They had ice in their veins.
This past weekend Denver Pioneer athletes were all about clutch performances. Some performances were obvious while others may have run under the radar.
Let’s start with lacrosse as #2 DU traveled to #1 Notre Dame in South Bend, Indiana to take on the #2 Fighting Irish. Of course, Zach Miller’s OT strike with a perfect feed from Connor Cannizzaro was a classic clutch moment. But that moment could never have happened without Trevor Baptiste winning the OT faceoff and freshmen Alex Ready making critical saves all game long. Also, the Pioneers would never have even gotten out of regulation without a heart stopping assist from Colton Jackson and goal from Tyler Pace with 2:25 remaining to tie the game at 8 on Notre Dame soil.
What you might have missed – the diving ground ball scoop and dish in the offensive end that allowed Denver to retain ball possession in OT leading up to the Miller game winner. (It may have been by Austin French and Jack Bobzien – but it happened fast. If you know who it was, tell us and we’ll make the correction!)
During hockey’s NCHC playoff game against the Omaha Mavericks at Magness Arena, following Friday’s 5-2 victory, DU played the longest game in Magness Arena history. After regulation, the Pios and Mavs were tied 3-3. After one scoreless 20 minute overtime and midway through the second OT, another DU athlete took charge. Freshman Colin Staub skated to the net and pushed the game winning tally past the goaltender Evan Weninger at the 8:54 mark of the second overtime period with assists from Emil Romig and Gabe Levin.
What you might have missed – Tanner Jaillet made 51 saves as Omaha had the best of DU for the final two periods of play in regulation. Jaillet’s 51 saves were the seventh most in program history. Two of his most incredible saves were potential game ending shots at a wide open net in overtime from Mavs’ forwards that he somehow managed to stop – creating the final opportunity for the Staub game-winner.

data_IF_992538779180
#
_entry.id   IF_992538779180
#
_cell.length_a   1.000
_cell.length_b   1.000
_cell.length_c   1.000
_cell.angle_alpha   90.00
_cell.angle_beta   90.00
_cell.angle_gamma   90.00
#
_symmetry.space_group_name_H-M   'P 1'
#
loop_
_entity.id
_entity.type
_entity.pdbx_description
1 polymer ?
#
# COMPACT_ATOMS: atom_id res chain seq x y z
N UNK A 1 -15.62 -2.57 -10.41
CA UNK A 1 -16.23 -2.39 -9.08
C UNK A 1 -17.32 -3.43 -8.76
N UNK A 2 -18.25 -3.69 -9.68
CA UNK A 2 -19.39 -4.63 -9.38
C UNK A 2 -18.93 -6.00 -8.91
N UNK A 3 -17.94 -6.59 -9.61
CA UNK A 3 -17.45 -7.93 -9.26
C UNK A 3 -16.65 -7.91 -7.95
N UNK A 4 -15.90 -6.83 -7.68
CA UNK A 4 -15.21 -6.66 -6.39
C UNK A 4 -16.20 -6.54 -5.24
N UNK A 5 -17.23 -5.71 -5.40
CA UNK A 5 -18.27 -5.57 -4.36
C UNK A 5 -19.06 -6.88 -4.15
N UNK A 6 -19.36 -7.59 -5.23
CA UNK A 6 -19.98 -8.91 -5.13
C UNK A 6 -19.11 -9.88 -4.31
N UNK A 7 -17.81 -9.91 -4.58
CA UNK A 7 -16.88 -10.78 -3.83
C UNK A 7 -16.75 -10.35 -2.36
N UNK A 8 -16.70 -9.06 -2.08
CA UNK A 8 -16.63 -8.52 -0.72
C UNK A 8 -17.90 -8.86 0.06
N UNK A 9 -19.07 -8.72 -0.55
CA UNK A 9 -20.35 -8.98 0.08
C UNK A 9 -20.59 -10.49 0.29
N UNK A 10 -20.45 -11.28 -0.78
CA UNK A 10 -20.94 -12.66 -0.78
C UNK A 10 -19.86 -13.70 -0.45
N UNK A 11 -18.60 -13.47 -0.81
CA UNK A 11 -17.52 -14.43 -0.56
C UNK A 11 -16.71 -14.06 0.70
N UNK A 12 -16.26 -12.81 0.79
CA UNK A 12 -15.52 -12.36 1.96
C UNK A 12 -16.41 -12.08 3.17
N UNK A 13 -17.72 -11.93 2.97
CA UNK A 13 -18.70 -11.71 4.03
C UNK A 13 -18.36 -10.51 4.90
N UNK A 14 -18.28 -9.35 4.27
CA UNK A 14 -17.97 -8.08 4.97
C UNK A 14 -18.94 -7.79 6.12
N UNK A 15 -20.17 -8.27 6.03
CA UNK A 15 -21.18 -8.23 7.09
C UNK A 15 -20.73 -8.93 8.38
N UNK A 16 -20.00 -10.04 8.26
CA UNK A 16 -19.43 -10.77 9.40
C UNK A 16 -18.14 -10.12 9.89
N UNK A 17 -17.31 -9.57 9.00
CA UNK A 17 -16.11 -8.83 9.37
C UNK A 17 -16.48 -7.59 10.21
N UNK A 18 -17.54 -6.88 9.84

In Steamboat Springs, the ski team captured their 23rd National NCAA Championship. In the alpine events (giant slalom and slalom), every skier completed their events mistake free and under pressure. The team championship requires a balance of error free skiing and speed. In slalom, CU and Utah men skied off course and hurt their team’s chances – but not DU. In giant slalom, DU’s Eric Read skied mistake free and finished 3rd while Kristine Haugen did the same and finished first.
What you may have missed, in women’s slalom, DU’s Tuva Norbye had a poor first run, 20th, but she posted a red-hot fifth place second run to move up to 13th place and secure 18 critical points for team DU. Her clutch second run put the Pioneers in the lead heading into the final day.
DU led by a slim 15.5 points heading into the final day of classical men’s and women’s events.
In the women’s and men’s 5k and 10k freestyle cross country, both squads placed two skiers in the top 10 to hold other squads at bay. Still, CU was closing the gap along with Utah.
DU’s seniorless nordic team put their stamp on the final two events of the NCAA Championships – the men’s 20k classical and women’s 15k classical. In the 20k men’s classical, DU’s Moritz Madlener refused to let CU’s Mads Stroem get off the hook and run away with the event. Madlener shadowed Stroem the entire distance as the duo finished 1-2. Madlener’s strong second place showing – only 1.7 seconds behind Stroem, limited any CU damage to the team points totals and protected DU’s position.
What you didn’t likely see in the men’s classical event was Dag Frode Trolleboe from DU finishing in 10th to add 21 more points to DU’s total. As important, Trolleboe finished along with another CU skier to limit any points damage.Pioneer Lars Hannah finished in 13th place, giving DU 18 more critical points. The DU’s men’s performances in the 20k classical gave DU women breathing room for the 15k classical final.
The most clutch DU athlete of the entire weekend may have been DU sophomore Linn Eriksen in the 15k classical. A desperate Utah squad sent Veronika Mayerhofer to the front of the pack to push the pace and break Eriksen. An equally desperate CU team sent three women to the front pack, needing a 1-2-3 finish to steal the championship. Eriksen and Utah’s Meyerhofer shared the lead for the first two laps with the trailing pack in hot pursuit.
As snow conditions deteriorated with rising temperatures, the pace slowed and the trailing pack started to close on the lead duo on the final lap. Spectators were left to question, did Erikson and Meyerhofer go out too fast and were they set to fade? Somehow, in the worst of conditions, Eriksen found another gear that only great athletes access – dusting Meyerhofer and the rest of her pursuers while building a 17 second lead on the final climb. She finished the effort on a downhill into the finishing area, crossing in 54:37.6 with her nearest rival nearly 20 seconds behind.
With DU as the hunted team, Erikson, skiing alone in deteriorating conditions, added the ultimate exclamation point to DU’s 23rd national championship victory.
DU athletes will continue to deliver clutch performances, but this past weekend may have been one of the greatest ever.